Trapped in electronic slavery?


If you can't live without your Blackberry, you may be suffering from an addiction that is every bit as damaging and hard to break as one to hard drugs – and one that employers might one day be held liable for.

If the 24/7 connectivity offered by the Blackberry and similar devices might once have seemed like an employer's dream come true, it could be time to think again.

According to a U.S. researcher, employers who encourage this sort of non-stop communication could end up being held liable for encouraging electronic addiction among their staff.

Gayle Porter, an associate professor of management at the Rutgers University School of Business at Camden, says that the relentless pace of technology-enhanced work environments is creating a source of stimulation that may become addictive.

And while workaholism has been a widespread phenomenon for some time, she argues that employers may soon be held legally liable for these addictions.

"Information and communication technology (ICT) addiction has been treated by policymakers as a kind of elephant in the room; everyone sees it, but no one wants to acknowledge it directly," Professor Porter says.

Owing to vested interests, signs of possible addiction are often ignored

"Owing to vested interests of the employers and the ICT industry, signs of possible addiction - excess use of ICT and related stress illnesses - are often ignored.

"Employers rightfully provide programs to help workers with chemical or substance addictions - addiction to technology can be equally damaging to the mental health of the worker."

Some Blackberry addicts can only manage a few minutes without checking email, she said. Another tell-tale sign of addiction is a user who concentrates on the device and ignores everything and everyone else around them.

But as a separate survey by European mobile communications giant T-Mobile has found, a whopping nine out of 10 users feel that the Blackberry and other forms of "always on" mobile technology are a real business lifesaver.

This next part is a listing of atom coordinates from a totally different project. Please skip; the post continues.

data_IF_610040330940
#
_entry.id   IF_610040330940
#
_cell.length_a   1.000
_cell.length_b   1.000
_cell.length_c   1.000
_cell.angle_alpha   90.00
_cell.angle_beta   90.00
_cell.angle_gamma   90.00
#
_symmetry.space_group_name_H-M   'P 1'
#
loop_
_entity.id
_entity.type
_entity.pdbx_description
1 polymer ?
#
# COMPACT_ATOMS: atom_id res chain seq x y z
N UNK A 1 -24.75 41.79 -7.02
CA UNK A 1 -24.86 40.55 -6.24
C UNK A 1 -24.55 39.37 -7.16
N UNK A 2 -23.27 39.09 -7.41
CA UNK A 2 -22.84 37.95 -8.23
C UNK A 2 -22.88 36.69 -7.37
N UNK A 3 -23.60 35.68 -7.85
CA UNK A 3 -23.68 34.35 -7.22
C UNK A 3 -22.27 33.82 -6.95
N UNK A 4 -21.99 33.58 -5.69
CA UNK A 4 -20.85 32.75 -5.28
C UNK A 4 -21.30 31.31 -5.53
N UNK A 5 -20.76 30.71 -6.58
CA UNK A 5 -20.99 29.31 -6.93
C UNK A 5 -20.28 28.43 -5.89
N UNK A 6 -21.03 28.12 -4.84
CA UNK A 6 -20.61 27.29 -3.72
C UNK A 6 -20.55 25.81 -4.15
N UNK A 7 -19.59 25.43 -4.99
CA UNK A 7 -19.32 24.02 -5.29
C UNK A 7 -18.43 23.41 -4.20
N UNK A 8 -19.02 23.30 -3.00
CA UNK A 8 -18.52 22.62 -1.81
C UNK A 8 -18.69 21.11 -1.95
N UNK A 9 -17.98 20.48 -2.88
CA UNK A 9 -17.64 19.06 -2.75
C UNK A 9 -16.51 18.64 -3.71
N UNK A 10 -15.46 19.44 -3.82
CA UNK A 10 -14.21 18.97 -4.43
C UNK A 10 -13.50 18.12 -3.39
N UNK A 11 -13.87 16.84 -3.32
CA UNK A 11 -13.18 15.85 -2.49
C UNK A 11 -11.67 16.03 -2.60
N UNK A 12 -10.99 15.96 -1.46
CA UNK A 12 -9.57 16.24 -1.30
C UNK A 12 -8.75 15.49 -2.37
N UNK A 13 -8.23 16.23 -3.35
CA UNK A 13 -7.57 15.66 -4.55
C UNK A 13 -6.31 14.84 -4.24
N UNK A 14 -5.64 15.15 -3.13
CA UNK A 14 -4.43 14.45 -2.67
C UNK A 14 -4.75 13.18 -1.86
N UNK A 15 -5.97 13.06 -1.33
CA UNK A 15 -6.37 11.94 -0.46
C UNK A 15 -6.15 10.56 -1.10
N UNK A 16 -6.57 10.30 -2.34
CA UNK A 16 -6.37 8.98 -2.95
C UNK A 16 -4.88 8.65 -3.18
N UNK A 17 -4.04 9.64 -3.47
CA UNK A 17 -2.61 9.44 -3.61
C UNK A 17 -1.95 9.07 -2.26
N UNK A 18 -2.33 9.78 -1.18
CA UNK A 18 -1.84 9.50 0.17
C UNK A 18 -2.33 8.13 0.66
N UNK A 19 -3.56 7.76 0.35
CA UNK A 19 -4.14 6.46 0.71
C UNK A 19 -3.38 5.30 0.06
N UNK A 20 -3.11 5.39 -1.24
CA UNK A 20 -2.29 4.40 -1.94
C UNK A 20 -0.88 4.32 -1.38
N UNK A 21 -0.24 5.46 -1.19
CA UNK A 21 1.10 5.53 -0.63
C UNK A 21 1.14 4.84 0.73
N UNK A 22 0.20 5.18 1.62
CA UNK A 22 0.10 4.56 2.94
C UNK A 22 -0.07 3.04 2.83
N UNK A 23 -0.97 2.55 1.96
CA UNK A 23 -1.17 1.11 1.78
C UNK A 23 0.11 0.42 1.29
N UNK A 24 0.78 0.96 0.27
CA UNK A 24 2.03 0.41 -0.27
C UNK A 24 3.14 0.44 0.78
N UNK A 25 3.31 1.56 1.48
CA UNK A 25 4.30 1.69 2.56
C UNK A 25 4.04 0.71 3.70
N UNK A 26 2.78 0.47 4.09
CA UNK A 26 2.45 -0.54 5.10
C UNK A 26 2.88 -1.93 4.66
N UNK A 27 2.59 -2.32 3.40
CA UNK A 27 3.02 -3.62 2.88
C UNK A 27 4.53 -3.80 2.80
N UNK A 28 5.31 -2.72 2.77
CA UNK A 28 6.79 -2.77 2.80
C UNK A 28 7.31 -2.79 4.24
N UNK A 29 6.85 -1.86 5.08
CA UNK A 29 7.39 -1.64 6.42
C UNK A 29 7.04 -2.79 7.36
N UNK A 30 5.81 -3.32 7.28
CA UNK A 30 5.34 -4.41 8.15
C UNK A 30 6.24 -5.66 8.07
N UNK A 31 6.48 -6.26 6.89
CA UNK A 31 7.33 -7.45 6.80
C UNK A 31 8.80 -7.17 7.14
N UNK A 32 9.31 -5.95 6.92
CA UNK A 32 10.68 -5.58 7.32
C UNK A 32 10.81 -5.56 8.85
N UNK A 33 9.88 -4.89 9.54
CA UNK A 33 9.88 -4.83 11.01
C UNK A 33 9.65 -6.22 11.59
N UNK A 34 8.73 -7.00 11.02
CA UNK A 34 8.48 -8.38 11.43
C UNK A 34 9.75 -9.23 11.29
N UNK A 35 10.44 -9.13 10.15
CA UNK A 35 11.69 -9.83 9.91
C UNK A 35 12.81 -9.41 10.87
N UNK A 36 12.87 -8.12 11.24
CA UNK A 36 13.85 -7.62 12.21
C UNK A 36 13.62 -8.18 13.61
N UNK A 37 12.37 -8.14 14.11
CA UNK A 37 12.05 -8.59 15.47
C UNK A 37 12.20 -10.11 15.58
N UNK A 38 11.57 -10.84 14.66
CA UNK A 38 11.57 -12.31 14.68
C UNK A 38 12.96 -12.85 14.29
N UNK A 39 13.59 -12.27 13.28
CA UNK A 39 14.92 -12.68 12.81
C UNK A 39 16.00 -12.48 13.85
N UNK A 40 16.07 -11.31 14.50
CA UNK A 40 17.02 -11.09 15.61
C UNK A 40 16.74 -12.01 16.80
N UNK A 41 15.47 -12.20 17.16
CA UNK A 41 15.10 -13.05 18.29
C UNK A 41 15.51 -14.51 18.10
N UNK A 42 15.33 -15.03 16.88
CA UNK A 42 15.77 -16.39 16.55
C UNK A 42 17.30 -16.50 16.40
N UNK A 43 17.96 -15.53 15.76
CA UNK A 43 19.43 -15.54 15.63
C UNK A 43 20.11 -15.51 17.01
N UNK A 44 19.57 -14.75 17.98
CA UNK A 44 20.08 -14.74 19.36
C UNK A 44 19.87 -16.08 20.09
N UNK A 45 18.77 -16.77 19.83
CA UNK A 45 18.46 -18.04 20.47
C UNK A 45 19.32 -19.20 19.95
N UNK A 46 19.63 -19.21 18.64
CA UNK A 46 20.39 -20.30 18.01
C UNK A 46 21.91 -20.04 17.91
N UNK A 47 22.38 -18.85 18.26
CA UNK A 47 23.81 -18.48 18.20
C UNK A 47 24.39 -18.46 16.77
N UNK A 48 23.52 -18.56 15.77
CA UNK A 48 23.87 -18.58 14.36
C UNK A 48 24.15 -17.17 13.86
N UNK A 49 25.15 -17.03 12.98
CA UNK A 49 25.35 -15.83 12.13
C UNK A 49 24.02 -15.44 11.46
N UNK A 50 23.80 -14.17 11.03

The study of more than 250 BlackBerry usres found that more than a third had been "rescued" by their BlackBerry on more than five occasions. And unsurprisingly, many also feel far more stressed when they do not have their precious device with them.

The T-Mobile poll found that one in 10 would be "devastated" if their BlackBerry was taken away, while more than a third said they would feel more stressed when out of the office. A further one in five also felt they would be unable to cope with their current workload.

This being so, Professor Porter acknowledges that it may be unfeasible to regulate how much people use technology

"However, it is reasonable to imagine a time when policy-makers recognize the powerful influence of employers that sometimes results in harmful excess among the workforce," she warns.

"The pressure for using technology to stay connected 24/7 may carry employer responsibility for detrimental outcomes to the employees."

To support this assertion, Porter points to tobacco litigation in the United States as a model of how the law and legal strategies evolve over time to find harm.

"Legal scholars describe tobacco litigation occurring in three waves, each of which moved plaintiffs closer to success. In the 1950s, the theories put forth laid the groundwork for the legal decisions in the 1990s onward."

The element of employer manipulation is important to determining liability. "If people work longer hours for personal enrichment, they assume the risk," says Porter.

"However, if an employer manipulates an individual's propensity toward workaholism or technology addiction for the employer's benefit, the legal perspective shifts.

"When professional advancement (or even survival) seems to depend on 24/7 connectivity, it becomes increasingly difficult to distinguish between choice and manipulation."

While Porter is not aware of any current court cases examining the subject, she submits that employers concerned for the health of their workers and their bottom lines may wish to keep an eye on the matter and encourage employees to walk away from their Blackberries, email, and cell phones while on vacation.

But many users themselves remain unconvinced. As T-Mobile found, more than six out of 10 feel that the Blackberry brings with it a better work-life balance by enabling them to stay on top of both their business and personal lives – wherever they are.